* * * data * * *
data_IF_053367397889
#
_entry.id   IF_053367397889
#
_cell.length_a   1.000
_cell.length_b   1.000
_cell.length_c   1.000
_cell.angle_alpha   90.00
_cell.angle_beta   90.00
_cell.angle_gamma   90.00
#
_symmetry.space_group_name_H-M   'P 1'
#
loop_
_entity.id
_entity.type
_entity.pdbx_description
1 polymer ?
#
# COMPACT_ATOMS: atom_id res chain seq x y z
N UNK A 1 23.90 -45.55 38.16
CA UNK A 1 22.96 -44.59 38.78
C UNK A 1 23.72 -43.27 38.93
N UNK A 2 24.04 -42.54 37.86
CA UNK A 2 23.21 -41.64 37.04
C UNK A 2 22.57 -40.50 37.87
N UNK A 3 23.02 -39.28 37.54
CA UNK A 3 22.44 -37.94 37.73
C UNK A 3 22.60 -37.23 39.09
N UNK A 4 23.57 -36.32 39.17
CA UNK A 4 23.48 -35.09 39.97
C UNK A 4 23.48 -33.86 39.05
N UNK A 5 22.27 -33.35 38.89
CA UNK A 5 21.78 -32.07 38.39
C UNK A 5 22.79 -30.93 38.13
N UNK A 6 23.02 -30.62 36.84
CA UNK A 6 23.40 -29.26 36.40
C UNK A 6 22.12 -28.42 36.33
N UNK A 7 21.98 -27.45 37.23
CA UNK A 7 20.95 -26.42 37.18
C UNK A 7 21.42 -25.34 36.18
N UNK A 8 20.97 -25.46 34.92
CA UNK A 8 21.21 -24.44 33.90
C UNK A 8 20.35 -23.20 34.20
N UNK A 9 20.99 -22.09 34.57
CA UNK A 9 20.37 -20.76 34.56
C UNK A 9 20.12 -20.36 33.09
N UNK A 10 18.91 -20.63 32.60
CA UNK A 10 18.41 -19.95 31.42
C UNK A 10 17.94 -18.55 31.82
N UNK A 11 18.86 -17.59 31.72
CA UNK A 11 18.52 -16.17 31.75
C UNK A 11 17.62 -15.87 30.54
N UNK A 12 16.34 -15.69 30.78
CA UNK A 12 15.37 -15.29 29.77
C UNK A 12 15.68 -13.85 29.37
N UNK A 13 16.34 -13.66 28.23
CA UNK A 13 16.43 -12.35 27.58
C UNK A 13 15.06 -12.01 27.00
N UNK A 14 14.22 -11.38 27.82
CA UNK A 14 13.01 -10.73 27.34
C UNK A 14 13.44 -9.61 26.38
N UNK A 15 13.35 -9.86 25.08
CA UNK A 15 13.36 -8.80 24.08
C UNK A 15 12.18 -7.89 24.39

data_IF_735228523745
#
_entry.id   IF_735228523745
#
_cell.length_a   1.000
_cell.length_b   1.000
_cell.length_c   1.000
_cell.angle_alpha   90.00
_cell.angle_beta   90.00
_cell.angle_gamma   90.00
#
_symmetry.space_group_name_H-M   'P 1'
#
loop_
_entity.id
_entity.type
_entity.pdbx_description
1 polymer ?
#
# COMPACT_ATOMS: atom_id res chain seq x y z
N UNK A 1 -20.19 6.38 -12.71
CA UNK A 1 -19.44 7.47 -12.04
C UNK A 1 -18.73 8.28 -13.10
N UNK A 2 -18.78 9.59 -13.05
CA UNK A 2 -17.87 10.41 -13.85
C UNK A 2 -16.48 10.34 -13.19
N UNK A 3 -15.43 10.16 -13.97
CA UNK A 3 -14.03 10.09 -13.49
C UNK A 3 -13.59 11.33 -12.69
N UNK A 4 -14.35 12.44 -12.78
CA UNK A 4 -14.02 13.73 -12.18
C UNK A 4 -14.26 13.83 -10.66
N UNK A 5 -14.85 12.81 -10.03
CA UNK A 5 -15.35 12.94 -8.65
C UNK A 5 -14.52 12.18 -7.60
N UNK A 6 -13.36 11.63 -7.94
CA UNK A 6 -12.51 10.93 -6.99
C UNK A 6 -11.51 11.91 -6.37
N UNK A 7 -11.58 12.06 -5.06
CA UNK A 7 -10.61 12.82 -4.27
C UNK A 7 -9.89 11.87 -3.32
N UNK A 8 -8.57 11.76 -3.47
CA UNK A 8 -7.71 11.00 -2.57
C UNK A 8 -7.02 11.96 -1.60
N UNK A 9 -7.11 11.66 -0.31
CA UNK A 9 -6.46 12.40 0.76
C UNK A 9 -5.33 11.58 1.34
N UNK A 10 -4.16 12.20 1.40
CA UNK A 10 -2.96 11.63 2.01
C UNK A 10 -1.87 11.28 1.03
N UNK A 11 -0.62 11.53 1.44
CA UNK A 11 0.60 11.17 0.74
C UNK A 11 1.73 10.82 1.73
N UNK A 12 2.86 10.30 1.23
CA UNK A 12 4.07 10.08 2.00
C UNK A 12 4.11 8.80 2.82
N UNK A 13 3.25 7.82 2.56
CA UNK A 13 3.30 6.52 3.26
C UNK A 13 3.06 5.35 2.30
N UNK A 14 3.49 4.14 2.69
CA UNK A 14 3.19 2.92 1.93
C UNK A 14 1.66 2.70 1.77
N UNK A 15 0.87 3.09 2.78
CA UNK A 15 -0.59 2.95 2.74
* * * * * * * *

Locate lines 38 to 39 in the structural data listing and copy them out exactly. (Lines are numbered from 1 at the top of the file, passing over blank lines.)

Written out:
C UNK A 6 22.12 -28.42 36.33
N UNK A 7 21.98 -27.45 37.23